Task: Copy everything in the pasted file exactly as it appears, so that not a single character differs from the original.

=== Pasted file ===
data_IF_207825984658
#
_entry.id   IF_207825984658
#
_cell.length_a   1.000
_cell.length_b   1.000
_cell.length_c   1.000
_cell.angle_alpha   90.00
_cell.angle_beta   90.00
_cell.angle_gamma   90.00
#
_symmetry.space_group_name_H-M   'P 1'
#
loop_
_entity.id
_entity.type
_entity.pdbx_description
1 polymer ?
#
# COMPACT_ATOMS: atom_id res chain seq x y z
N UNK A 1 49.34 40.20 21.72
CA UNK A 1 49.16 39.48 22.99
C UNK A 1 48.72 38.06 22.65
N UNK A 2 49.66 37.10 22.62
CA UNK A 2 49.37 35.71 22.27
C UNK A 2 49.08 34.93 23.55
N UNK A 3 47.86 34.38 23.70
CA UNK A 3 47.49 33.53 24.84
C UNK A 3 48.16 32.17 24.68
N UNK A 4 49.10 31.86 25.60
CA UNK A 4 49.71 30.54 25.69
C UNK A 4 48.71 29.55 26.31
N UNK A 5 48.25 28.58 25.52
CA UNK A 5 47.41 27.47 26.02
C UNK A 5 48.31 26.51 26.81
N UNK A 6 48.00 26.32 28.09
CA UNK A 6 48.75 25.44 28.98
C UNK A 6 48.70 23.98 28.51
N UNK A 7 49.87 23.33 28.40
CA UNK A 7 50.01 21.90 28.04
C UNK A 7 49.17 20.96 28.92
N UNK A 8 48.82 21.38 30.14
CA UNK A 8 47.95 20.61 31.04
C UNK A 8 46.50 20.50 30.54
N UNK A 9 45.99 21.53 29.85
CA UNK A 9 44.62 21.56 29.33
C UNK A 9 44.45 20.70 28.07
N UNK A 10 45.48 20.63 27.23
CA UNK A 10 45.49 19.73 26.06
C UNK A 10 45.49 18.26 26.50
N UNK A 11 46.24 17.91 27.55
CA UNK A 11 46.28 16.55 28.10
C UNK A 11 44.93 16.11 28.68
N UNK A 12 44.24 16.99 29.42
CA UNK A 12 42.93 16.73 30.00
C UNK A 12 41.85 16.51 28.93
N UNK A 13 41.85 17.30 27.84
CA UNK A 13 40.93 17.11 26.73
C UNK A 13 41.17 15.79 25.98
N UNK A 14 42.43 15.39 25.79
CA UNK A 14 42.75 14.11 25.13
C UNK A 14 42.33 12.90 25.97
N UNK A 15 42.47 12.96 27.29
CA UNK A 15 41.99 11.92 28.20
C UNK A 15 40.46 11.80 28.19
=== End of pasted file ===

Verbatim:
data_IF_207825984658
#
_entry.id   IF_207825984658
#
_cell.length_a   1.000
_cell.length_b   1.000
_cell.length_c   1.000
_cell.angle_alpha   90.00
_cell.angle_beta   90.00
_cell.angle_gamma   90.00
#
_symmetry.space_group_name_H-M   'P 1'
#
loop_
_entity.id
_entity.type
_entity.pdbx_description
1 polymer ?
#
# COMPACT_ATOMS: atom_id res chain seq x y z
N UNK A 1 49.34 40.20 21.72
CA UNK A 1 49.16 39.48 22.99
C UNK A 1 48.72 38.06 22.65
N UNK A 2 49.66 37.10 22.62
CA UNK A 2 49.37 35.71 22.27
C UNK A 2 49.08 34.93 23.55
N UNK A 3 47.86 34.38 23.70
CA UNK A 3 47.49 33.53 24.84
C UNK A 3 48.16 32.17 24.68
N UNK A 4 49.10 31.86 25.60
CA UNK A 4 49.71 30.54 25.69
C UNK A 4 48.71 29.55 26.31
N UNK A 5 48.25 28.58 25.52
CA UNK A 5 47.41 27.47 26.02
C UNK A 5 48.31 26.51 26.81
N UNK A 6 48.00 26.32 28.09
CA UNK A 6 48.75 25.44 28.98
C UNK A 6 48.70 23.98 28.51
N UNK A 7 49.87 23.33 28.40
CA UNK A 7 50.01 21.90 28.04
C UNK A 7 49.17 20.96 28.92
N UNK A 8 48.82 21.38 30.14
CA UNK A 8 47.95 20.61 31.04
C UNK A 8 46.50 20.50 30.54
N UNK A 9 45.99 21.53 29.85
CA UNK A 9 44.62 21.56 29.33
C UNK A 9 44.45 20.70 28.07
N UNK A 10 45.48 20.63 27.23
CA UNK A 10 45.49 19.73 26.06
C UNK A 10 45.49 18.26 26.50
N UNK A 11 46.24 17.91 27.55
CA UNK A 11 46.28 16.55 28.10
C UNK A 11 44.93 16.11 28.68
N UNK A 12 44.24 16.99 29.42
CA UNK A 12 42.93 16.73 30.00
C UNK A 12 41.85 16.51 28.93
N UNK A 13 41.85 17.30 27.84
CA UNK A 13 40.93 17.11 26.73
C UNK A 13 41.17 15.79 25.98
N UNK A 14 42.43 15.39 25.79
CA UNK A 14 42.75 14.11 25.13
C UNK A 14 42.33 12.90 25.97
N UNK A 15 42.47 12.96 27.29
CA UNK A 15 41.99 11.92 28.20
C UNK A 15 40.46 11.80 28.19